out loud. "[It] has become a publicly funded organization for a private industry,
a public-relations arm of the film industry itself, designed to hype the current
product," he charged in Cinema Journal, when the AFI cut back its commitment
to film education.
Even at the University of Chicago, after he had been offered a splendid
appointment, he did not accept until plans were fully in place for a Film Study
Center--a large library of films and moviolas to analyze them on-and until
he had obtained a hundred-thousand-dollar grant from outside the University
with which to fund it, because otherwise, at a school where the first question in
grad courses is "Where's your text?", he knew he and cinema studies would
always be vulnerable. Time and time again, whenever he heard of some quiet
practice routinely outraging people in film studies at some other institution, Mast
would remark, matter-of-factly but sounding a bit like John Wayne, "Well, they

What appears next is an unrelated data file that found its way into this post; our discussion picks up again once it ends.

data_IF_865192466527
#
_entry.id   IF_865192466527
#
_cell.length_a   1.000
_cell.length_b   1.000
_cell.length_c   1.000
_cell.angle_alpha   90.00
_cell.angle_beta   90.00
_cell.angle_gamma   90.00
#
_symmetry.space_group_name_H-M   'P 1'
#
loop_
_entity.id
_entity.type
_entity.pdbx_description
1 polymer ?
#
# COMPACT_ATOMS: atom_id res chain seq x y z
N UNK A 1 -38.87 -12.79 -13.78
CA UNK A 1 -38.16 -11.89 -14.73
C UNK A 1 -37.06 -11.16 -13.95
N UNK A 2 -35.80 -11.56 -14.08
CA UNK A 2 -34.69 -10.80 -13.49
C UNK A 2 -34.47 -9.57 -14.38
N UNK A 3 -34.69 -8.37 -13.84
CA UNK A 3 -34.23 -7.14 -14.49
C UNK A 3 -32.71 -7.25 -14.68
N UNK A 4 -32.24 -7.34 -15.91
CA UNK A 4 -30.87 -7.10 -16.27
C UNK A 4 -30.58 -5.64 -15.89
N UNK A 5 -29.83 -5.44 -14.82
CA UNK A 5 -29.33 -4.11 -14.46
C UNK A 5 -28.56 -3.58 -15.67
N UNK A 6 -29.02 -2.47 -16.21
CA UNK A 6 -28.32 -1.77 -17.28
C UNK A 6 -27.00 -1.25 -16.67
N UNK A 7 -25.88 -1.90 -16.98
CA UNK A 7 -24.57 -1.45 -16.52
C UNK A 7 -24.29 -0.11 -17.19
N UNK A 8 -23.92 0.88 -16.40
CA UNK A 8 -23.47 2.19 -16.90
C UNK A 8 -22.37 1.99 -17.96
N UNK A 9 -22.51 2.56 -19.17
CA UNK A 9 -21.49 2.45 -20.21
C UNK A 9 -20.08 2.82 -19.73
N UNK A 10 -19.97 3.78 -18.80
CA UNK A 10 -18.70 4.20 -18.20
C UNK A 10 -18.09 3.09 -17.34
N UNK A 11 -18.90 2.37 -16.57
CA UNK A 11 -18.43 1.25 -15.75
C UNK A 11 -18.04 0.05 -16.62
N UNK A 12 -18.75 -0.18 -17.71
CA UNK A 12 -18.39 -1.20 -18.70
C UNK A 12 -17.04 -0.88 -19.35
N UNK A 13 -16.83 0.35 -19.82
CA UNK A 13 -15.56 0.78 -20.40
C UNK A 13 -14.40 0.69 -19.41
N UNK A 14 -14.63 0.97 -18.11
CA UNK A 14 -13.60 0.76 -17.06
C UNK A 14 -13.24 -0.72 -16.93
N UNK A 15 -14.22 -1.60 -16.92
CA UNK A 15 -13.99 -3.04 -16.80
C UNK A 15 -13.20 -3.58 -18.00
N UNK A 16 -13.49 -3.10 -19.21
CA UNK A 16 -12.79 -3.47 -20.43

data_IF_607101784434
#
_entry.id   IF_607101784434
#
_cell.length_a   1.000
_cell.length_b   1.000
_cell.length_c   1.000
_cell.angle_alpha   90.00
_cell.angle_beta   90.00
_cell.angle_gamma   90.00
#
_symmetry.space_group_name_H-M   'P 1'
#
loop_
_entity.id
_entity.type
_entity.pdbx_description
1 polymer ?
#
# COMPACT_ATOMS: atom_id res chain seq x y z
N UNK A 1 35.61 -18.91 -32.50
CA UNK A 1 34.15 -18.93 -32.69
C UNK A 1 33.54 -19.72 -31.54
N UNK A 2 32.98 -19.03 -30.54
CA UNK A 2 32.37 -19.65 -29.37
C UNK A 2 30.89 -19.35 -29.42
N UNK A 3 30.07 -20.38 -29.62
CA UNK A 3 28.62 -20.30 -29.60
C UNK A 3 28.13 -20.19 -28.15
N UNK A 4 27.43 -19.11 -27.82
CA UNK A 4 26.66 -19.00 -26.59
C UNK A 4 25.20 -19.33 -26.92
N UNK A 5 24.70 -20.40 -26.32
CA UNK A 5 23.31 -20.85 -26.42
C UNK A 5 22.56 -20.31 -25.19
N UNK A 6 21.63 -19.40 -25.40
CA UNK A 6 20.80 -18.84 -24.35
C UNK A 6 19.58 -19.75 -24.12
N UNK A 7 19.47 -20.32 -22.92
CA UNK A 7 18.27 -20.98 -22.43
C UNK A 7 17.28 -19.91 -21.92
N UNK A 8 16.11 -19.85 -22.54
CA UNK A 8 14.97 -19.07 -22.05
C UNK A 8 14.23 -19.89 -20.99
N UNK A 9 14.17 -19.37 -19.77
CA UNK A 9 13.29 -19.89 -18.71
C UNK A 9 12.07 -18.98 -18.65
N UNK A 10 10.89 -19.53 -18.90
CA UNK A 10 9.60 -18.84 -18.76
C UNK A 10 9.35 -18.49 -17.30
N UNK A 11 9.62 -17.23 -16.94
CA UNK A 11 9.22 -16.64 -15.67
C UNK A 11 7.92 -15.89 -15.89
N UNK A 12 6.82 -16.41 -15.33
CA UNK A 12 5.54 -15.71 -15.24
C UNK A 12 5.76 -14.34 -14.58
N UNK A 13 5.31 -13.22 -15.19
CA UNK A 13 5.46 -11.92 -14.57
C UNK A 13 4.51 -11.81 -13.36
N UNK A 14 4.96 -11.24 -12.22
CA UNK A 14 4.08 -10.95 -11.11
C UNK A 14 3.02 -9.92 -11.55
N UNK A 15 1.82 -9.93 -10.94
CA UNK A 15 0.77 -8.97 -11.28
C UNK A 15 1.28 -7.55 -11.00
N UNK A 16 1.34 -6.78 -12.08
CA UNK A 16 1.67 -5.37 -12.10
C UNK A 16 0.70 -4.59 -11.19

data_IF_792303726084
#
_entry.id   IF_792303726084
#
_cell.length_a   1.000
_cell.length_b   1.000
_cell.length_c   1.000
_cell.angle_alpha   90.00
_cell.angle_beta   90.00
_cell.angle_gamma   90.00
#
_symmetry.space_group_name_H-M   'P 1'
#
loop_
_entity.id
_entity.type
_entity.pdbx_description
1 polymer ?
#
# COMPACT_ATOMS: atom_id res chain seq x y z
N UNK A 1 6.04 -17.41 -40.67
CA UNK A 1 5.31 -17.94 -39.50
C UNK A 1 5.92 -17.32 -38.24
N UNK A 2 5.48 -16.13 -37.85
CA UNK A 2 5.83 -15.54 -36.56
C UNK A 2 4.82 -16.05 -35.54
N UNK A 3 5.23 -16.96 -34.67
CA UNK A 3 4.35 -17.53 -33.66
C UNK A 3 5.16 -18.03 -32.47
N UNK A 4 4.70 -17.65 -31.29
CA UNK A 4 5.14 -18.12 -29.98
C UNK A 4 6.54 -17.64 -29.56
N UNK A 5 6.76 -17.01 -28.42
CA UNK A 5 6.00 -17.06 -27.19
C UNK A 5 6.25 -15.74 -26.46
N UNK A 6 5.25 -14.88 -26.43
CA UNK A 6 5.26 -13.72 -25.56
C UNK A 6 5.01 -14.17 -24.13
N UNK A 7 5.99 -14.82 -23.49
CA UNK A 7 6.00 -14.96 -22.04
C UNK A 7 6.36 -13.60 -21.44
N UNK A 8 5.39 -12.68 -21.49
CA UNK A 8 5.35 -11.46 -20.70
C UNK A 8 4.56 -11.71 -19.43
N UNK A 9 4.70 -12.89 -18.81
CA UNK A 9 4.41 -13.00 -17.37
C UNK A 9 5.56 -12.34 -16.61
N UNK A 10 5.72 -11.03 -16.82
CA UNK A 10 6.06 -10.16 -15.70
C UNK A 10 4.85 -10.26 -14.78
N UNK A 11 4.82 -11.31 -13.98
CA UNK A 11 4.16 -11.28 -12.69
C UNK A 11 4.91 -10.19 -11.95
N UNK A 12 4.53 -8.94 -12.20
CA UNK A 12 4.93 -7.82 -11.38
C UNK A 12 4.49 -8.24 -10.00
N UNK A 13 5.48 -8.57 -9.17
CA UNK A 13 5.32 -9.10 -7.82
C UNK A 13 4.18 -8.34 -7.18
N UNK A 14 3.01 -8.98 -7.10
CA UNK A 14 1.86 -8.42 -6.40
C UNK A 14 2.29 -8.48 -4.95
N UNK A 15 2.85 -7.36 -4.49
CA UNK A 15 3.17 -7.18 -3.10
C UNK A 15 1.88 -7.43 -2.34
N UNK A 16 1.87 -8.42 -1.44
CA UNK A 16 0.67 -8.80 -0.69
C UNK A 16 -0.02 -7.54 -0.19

are not serious about film."
What a pity they never heard him say it.

Gerald Mast's Published Writings


A Short History of the Movies. New York: Pegasus, 1971. Fourth edition, New York:
Macmillan, 1986.
The Comic Mind: Comedy and the Movies. Indianapolis: Bobbs-Merrill, 1973. Second
edition, Chicago: University of Chicago Press, 1979.
Filmguide to Rules of the Game. Bloomington: Indiana University Press, 1973.
Film Theory and Criticism: Introductory Readings. Coeditor with Marshall Cohen. New
York: Oxford University Press, 1974. Third edition: 1985.

20 Cinema Journal 28, No. 3, Spring 1989

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Film/Cinema/Movie: A Theory of Experience. New York: Harper and Row, 1977. Second
edition, Chicago: University of Chicago Press, 1981.
The Movies in Our Midst: Readings in the Cultural History of Film in America. Chicago:
University of Chicago Press, 1982.
Howard Hawks, Storyteller. New York: Oxford University Press, 1982.
Can't Help Singin': The American Musical on Stage and Screen. New York: Overlook
Press, 1987.
Bringing up Baby (Rutgers "Films in Print") New Brunswick, NJ: Rutgers University